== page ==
Google expected to be punished by the European Union for anticompetitive shenanigans, but it didn't expect a slap this hard: €2.42 billion, the largest fine on record. The company says it "respectfully disagrees" with both the ruling and the amount and may appeal.
The commission believes it has struck a blow for consumers and for little firms at a time when online advertising - particularly on mobile phones - is dominated by Google and Facebook.
Google believes the regulator has a weak case and has failed to provide evidence that either consumers or rivals have been harmed.
In essence, it sees this as a political move rather than one based on competition law. You can be pretty confident that the Trump administration will share that view.
There's mounting anxiety in European capitals about something called Gafa - Google, Apple, Facebook and Amazon - the four American giants that play such a huge role in all of our lives.
That means we can expect further action to try to limit their powers, with the potential for growing political tension between Brussels and Washington.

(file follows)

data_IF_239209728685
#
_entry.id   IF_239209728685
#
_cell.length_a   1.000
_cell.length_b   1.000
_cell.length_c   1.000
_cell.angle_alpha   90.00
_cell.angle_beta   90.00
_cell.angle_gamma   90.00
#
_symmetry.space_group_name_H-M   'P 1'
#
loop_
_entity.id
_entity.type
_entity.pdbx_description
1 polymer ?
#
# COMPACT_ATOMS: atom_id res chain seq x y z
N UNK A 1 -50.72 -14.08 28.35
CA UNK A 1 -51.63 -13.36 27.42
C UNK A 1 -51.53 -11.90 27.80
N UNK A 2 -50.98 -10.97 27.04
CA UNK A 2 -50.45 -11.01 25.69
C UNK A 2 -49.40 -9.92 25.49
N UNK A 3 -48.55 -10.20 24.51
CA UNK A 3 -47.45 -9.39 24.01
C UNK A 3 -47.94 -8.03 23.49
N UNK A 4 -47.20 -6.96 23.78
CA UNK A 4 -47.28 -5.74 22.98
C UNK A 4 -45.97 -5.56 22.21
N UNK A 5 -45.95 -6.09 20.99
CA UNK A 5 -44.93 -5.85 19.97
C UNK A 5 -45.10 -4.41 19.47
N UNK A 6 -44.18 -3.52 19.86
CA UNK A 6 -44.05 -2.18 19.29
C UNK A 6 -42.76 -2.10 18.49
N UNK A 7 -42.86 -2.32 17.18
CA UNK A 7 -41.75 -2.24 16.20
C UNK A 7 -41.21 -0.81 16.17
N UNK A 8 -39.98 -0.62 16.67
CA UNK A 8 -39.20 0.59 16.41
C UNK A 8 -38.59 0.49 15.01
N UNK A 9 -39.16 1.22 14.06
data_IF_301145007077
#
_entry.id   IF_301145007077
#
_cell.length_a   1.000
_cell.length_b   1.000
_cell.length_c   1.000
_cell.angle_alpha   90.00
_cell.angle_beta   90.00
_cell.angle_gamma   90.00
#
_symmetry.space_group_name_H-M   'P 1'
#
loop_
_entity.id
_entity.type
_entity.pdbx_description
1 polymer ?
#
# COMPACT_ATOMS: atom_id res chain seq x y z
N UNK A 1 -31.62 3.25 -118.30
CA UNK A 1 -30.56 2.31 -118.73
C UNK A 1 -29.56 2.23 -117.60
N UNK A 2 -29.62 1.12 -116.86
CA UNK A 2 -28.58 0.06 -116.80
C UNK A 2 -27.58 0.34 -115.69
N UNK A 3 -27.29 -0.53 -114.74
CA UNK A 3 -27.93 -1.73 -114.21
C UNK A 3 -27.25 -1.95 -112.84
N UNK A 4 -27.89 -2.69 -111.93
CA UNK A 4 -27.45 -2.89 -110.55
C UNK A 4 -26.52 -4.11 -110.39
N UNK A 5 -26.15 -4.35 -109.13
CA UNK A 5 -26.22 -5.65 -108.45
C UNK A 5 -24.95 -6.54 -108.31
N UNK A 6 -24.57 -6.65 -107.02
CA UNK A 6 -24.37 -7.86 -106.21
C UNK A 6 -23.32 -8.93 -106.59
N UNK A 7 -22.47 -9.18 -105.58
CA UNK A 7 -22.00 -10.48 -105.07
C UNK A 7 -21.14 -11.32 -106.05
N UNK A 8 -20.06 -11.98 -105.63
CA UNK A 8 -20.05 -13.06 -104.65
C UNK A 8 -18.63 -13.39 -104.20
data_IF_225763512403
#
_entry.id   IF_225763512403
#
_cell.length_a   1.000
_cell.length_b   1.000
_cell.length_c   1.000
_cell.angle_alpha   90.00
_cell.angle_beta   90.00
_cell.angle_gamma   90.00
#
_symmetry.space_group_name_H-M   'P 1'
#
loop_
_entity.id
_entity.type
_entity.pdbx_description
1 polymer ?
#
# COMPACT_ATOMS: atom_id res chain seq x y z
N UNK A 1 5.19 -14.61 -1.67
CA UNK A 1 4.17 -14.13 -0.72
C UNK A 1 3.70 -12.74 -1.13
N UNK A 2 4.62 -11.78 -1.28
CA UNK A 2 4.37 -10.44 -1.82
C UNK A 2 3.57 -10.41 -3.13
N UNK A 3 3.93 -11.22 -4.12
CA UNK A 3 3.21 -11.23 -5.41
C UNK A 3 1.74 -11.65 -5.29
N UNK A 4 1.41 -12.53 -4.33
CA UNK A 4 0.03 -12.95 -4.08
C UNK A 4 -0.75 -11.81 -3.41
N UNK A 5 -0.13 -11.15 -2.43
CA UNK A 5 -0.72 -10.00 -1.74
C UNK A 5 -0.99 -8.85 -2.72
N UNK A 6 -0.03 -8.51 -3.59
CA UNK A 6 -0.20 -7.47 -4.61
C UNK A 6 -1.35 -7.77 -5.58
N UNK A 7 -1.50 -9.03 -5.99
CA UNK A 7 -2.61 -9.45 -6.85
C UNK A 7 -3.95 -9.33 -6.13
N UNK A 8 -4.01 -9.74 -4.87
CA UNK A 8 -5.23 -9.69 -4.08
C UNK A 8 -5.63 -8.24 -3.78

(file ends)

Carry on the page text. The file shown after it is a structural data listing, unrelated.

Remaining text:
Google abused its dominance of search to promote its own shopping services, the European Commission wrote, systematically shutting out competitors, distorting the market and hurting local shoppers.
Since the beginning of each abuse, Google's comparison shopping service has increased its traffic 45-fold in the United Kingdom, 35-fold in Germany, 19-fold in France, 29-fold in the Netherlands, 17-fold in Spain and 14-fold in Italy.
Following the demotions applied by Google, traffic to rival comparison shopping services on the other hand dropped significantly. For example, the Commission found specific evidence of sudden drops of traffic to certain rival websites of 85% in the United Kingdom, up to 92% in Germany and 80% in France
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